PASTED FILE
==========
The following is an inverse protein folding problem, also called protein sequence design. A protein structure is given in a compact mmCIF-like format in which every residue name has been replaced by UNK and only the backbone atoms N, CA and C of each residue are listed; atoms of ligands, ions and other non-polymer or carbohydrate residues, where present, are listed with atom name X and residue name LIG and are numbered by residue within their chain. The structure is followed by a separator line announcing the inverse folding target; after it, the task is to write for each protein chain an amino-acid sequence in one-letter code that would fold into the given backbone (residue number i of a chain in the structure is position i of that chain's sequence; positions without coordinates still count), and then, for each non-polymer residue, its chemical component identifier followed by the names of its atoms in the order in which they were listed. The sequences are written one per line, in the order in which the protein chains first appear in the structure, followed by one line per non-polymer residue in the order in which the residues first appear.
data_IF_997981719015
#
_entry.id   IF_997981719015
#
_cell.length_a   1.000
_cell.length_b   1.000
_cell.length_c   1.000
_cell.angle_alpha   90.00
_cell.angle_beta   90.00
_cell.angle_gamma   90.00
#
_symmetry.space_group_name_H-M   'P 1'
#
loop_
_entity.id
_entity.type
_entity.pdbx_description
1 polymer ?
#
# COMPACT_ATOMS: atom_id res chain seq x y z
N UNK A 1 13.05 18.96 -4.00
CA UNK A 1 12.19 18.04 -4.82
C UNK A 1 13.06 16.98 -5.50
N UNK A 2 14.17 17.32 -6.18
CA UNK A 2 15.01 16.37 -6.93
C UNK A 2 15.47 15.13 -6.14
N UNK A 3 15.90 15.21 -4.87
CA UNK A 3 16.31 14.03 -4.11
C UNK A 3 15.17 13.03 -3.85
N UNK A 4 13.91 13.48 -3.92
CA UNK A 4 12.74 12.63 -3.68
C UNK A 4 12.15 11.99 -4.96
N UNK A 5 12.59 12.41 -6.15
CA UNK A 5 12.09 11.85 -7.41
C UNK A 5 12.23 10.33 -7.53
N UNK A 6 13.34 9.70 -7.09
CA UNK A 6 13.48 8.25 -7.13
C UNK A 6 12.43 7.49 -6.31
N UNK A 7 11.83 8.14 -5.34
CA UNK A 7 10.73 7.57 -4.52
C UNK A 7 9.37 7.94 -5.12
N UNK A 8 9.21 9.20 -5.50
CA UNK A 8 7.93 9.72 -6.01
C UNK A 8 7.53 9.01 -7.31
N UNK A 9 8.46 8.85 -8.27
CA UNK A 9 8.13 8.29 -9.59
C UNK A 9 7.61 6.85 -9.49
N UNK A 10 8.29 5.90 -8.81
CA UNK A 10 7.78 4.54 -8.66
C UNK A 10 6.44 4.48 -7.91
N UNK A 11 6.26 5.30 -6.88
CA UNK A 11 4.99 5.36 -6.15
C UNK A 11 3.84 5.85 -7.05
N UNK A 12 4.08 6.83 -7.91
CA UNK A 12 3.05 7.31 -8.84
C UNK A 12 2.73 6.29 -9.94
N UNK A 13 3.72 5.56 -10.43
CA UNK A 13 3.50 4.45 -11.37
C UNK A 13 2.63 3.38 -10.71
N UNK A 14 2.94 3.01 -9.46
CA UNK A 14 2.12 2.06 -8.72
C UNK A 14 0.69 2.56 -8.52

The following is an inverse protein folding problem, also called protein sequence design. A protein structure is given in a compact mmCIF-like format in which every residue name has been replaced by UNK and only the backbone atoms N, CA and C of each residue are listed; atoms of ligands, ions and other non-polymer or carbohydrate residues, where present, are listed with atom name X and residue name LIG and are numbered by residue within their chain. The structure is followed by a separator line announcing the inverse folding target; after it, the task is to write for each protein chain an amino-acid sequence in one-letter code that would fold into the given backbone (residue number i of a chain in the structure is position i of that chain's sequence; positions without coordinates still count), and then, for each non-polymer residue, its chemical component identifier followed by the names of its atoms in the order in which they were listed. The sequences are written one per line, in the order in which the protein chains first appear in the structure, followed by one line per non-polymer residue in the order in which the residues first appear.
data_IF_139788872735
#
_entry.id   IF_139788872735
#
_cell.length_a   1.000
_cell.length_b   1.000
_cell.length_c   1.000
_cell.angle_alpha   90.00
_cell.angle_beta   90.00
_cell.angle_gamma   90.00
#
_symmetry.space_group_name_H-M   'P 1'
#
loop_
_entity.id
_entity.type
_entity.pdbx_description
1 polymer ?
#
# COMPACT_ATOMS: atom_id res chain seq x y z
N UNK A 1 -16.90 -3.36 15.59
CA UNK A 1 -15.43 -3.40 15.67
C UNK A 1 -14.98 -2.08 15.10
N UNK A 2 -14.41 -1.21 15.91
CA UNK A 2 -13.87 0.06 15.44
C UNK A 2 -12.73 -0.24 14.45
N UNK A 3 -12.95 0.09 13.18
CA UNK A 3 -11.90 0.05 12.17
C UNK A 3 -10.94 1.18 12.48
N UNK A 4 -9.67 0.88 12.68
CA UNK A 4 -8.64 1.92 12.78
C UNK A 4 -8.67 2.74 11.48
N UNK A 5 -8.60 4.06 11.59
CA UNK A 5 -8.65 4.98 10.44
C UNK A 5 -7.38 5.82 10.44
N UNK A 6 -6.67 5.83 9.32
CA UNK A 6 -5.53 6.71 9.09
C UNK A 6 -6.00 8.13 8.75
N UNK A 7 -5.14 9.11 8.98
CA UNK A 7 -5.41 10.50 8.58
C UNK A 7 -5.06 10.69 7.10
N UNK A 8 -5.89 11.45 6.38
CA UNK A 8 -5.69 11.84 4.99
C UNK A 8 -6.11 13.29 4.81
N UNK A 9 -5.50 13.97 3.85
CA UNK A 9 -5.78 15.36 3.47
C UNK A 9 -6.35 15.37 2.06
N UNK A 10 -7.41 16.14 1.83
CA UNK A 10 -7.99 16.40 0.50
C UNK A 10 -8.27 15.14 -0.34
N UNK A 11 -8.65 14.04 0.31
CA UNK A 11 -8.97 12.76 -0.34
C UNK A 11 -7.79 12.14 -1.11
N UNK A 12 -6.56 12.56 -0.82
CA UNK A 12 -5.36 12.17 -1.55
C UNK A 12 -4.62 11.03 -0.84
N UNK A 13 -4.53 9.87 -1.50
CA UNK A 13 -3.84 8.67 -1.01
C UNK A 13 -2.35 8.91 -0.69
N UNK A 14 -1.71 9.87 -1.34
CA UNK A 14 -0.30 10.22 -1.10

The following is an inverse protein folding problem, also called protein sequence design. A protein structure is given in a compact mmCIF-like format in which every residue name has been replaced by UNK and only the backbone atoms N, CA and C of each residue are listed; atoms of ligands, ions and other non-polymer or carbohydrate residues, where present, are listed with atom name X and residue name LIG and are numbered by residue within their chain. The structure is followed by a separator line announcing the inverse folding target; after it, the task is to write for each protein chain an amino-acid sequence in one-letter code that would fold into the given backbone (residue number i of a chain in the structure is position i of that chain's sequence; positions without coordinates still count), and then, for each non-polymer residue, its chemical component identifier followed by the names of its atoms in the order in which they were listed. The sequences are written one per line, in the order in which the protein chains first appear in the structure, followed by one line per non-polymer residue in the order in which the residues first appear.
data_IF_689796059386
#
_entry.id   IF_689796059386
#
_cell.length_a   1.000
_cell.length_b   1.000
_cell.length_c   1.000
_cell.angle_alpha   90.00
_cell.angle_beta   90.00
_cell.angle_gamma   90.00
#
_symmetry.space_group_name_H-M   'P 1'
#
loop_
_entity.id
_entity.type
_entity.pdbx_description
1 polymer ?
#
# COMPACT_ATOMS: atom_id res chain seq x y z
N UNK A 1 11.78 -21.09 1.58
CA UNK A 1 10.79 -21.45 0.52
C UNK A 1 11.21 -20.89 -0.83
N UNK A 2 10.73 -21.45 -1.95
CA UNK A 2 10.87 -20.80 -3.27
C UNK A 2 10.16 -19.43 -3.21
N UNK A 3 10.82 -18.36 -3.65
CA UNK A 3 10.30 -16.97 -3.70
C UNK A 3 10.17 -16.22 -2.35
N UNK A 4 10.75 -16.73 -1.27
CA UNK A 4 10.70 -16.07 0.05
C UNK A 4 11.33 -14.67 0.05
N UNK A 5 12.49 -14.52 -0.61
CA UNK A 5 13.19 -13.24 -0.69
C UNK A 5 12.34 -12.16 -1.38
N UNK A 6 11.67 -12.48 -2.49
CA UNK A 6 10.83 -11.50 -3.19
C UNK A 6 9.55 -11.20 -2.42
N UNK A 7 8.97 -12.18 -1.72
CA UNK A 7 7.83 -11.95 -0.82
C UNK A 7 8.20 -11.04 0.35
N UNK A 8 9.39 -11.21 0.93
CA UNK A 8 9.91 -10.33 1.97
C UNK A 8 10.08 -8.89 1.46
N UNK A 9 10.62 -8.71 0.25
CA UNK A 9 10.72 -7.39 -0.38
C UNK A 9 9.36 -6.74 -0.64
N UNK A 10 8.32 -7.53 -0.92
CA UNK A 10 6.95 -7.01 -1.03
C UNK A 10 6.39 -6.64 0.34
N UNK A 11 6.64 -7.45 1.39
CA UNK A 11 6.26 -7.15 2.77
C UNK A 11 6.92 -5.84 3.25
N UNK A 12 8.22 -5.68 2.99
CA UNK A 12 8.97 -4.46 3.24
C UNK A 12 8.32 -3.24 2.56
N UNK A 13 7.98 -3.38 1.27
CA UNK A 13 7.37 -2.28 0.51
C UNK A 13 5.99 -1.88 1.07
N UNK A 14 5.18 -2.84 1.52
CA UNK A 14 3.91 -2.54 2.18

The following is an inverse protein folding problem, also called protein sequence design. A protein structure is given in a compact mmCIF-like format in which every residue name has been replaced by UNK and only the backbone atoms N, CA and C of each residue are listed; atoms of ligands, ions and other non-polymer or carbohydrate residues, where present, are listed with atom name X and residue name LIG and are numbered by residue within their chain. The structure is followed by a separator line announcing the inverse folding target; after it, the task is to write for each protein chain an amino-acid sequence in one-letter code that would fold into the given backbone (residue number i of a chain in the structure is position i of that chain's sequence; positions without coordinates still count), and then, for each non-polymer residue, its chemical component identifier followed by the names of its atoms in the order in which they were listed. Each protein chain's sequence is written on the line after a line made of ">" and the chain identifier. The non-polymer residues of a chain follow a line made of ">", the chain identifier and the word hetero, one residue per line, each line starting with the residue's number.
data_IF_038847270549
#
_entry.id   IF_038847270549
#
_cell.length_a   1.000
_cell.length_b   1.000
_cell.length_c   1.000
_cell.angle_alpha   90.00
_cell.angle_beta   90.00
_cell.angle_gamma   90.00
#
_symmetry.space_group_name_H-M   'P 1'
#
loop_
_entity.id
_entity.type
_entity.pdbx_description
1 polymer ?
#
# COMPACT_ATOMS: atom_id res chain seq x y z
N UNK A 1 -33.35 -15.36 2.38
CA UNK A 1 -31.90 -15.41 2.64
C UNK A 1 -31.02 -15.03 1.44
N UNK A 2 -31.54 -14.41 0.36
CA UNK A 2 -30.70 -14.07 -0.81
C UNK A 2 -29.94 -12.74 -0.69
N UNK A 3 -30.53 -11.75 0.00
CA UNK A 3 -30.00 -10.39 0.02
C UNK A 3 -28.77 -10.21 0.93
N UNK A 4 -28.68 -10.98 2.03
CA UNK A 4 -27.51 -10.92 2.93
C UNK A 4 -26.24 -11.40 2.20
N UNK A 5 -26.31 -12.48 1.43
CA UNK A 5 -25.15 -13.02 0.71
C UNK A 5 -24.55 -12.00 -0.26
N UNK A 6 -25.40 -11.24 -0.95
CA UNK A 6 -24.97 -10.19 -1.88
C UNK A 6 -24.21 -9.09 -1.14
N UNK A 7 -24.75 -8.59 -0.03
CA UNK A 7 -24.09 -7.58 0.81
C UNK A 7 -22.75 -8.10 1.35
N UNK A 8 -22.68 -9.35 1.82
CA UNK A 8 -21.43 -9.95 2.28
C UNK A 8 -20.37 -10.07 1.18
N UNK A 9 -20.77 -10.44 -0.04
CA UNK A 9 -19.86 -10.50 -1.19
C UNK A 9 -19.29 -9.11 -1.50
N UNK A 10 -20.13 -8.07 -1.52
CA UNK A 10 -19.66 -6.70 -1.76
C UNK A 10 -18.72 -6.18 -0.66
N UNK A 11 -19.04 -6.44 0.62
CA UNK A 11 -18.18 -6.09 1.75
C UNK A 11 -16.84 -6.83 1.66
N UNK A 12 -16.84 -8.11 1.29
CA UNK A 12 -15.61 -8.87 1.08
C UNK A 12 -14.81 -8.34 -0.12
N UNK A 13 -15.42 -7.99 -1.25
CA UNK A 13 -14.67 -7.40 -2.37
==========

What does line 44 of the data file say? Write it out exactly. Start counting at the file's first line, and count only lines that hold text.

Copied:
CA UNK A 8 7.93 9.72 -6.01